I'm sure that this campaign season will be no exception. People evaluate them for a day, and then they move on to find out who made the latest blooper or gaffe on the campaign trail. And by the time a president is sworn in, the interest groups and the partisans have torn down whatever ideas have been offered... and we're back to business as usual.

But once those campaigns end, the plans collapse under the weight of Washington politics, leaving the rest of America to struggle with skyrocketing costs.

For too long, this debate has been stunted by what I call the smallness of our politics - the idea that there isn't much we can agree on or do about the major challenges facing our country.

And when some try to propose something bold, the interests groups and the partisans treat it like a sporting event, with each side keeping score of who's up and who's down, using fear and divisiveness and other cheap tricks to win their argument, even if we lose our solution in the process.

No More Health Care Charades in 2008

Well we can't afford another disappointing charade in 2008 and 2009 and 2010. It's not only tiresome, it's wrong.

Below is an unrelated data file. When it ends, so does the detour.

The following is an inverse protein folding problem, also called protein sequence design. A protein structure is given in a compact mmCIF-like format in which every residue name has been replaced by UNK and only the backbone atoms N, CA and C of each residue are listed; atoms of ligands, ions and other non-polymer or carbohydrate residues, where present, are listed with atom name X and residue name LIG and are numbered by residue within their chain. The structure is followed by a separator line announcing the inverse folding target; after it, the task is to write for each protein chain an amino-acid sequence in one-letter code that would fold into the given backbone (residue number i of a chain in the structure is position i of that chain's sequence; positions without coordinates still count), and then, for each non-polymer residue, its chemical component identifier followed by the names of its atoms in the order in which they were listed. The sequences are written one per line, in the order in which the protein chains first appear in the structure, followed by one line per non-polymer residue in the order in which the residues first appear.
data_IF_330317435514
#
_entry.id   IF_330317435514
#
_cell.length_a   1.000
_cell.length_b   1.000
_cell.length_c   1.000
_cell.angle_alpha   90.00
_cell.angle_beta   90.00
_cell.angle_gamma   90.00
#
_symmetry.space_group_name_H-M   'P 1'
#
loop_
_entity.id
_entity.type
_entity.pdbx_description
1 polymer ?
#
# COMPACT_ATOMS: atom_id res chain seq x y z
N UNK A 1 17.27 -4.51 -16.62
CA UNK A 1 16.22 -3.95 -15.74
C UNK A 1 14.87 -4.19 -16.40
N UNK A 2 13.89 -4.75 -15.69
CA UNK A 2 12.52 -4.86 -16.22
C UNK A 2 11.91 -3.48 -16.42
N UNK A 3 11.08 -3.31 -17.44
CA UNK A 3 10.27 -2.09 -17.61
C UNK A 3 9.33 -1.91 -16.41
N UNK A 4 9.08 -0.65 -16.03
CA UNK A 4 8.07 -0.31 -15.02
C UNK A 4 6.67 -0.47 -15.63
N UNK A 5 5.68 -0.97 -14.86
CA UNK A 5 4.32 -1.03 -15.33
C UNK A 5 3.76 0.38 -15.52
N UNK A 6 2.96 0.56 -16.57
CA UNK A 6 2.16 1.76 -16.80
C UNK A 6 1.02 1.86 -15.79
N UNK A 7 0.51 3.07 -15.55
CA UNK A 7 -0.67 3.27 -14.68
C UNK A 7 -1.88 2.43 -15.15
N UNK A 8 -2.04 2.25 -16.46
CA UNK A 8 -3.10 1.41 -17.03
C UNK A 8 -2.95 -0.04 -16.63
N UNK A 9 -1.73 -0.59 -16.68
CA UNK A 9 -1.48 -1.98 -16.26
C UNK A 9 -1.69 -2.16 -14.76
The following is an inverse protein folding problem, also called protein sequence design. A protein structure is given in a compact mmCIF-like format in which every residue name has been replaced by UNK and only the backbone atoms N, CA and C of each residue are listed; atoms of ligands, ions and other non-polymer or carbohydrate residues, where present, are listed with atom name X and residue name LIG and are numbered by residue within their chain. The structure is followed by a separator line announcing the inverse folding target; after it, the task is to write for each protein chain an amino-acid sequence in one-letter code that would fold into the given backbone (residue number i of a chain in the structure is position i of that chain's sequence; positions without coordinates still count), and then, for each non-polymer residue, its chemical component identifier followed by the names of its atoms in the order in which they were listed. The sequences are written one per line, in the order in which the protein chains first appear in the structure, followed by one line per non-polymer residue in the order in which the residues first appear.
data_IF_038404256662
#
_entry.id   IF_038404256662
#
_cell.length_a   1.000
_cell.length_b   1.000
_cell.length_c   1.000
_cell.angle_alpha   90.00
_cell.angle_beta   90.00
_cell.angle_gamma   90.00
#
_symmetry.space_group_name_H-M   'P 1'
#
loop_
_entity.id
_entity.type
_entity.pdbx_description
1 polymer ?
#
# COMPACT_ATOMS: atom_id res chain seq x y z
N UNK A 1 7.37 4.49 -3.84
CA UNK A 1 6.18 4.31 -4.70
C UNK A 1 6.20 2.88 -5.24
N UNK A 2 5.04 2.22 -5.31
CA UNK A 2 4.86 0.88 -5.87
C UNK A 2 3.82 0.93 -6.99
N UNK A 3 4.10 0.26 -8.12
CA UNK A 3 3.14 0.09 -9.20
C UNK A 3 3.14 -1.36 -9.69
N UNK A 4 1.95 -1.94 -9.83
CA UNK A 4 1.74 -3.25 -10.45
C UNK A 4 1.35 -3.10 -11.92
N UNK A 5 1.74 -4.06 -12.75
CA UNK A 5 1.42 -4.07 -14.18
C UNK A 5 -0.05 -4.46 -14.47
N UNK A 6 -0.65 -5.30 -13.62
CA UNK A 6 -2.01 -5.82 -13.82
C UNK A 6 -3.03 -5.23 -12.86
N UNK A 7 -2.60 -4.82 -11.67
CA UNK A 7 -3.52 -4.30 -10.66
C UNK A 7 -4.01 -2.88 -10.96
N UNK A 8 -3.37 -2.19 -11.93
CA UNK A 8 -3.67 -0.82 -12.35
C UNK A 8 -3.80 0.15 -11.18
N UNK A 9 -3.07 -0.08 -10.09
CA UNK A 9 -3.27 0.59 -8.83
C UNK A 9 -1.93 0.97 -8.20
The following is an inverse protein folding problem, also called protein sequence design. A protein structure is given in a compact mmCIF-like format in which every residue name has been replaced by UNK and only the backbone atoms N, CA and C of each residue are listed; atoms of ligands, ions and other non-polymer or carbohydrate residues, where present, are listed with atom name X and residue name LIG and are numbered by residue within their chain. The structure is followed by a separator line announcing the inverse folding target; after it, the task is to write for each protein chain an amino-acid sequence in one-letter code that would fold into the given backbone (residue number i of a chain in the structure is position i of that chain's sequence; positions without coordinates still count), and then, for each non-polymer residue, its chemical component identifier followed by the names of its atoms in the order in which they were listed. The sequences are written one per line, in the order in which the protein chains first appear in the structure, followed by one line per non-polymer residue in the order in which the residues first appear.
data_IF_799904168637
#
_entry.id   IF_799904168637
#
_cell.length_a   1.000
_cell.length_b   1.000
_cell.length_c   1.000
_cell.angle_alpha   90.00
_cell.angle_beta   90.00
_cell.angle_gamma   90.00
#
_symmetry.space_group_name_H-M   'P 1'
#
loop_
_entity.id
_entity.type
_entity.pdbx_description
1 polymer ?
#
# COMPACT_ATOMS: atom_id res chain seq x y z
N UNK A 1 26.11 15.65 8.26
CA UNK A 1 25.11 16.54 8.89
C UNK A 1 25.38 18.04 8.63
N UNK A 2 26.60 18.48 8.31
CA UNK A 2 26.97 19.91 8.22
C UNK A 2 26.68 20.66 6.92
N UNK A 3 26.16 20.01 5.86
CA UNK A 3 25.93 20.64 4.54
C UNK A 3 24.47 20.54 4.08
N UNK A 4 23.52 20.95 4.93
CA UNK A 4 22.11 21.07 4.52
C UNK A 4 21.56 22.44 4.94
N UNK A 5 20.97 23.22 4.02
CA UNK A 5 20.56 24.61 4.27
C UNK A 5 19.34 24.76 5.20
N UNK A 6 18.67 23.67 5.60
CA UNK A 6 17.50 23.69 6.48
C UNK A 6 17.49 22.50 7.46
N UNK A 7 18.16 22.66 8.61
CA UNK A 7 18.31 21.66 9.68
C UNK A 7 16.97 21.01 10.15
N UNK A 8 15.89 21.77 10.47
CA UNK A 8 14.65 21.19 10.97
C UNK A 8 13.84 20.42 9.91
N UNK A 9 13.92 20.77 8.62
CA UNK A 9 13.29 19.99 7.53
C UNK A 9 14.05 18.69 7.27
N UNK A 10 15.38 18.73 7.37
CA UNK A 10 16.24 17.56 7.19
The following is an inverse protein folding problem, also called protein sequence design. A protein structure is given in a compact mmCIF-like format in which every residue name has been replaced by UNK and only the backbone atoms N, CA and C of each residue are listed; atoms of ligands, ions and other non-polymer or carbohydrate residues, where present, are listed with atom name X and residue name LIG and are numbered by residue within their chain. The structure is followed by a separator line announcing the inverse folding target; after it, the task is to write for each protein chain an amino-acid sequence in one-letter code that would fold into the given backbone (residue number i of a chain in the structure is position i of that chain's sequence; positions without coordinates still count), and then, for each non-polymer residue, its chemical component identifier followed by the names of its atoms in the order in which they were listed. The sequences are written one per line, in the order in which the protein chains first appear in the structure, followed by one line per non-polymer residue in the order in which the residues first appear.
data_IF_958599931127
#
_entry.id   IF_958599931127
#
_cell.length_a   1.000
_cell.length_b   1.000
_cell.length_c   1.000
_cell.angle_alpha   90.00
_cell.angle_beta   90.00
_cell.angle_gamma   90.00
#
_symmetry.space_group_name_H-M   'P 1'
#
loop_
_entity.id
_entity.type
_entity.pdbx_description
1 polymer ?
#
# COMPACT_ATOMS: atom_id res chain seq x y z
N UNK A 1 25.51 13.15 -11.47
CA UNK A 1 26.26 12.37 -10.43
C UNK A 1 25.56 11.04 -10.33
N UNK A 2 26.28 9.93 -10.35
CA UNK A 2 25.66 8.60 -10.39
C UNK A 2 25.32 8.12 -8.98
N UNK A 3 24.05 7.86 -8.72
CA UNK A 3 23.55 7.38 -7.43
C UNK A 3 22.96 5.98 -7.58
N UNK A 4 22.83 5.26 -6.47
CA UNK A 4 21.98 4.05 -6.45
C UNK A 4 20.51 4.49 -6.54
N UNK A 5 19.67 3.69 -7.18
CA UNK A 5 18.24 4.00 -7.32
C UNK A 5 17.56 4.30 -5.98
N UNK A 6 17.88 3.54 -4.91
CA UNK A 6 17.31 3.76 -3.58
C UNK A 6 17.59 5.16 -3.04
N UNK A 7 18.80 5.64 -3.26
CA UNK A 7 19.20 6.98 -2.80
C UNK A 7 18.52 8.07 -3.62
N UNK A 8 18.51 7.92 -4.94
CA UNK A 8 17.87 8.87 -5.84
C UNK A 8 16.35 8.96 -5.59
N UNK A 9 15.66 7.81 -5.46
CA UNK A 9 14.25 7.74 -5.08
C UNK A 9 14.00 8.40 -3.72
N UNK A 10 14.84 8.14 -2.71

Wrong when businesses have to layoff one employee because they can't afford the health care of another.

Wrong when a parent cannot take a sick child to the doctor because they cannot afford the bill that comes with it.

Wrong when 46 million Americans have no health care at all. In a country that spends more on health care than any other nation on Earth, it's just wrong.

And we can do something about it.

Morally Offensive, Economically Untenable

In recent years, what's caught the attention of those who haven't always been in favor of reform is the realization that this crisis isn't just morally offensive, it's economically untenable.

For years, the can't-do crowd has scared the American people into believing that universal health care would mean socialized medicine, burdensome taxes, rationing - that we should just stay out of the way, let the market do what it will, and tinker at the margins.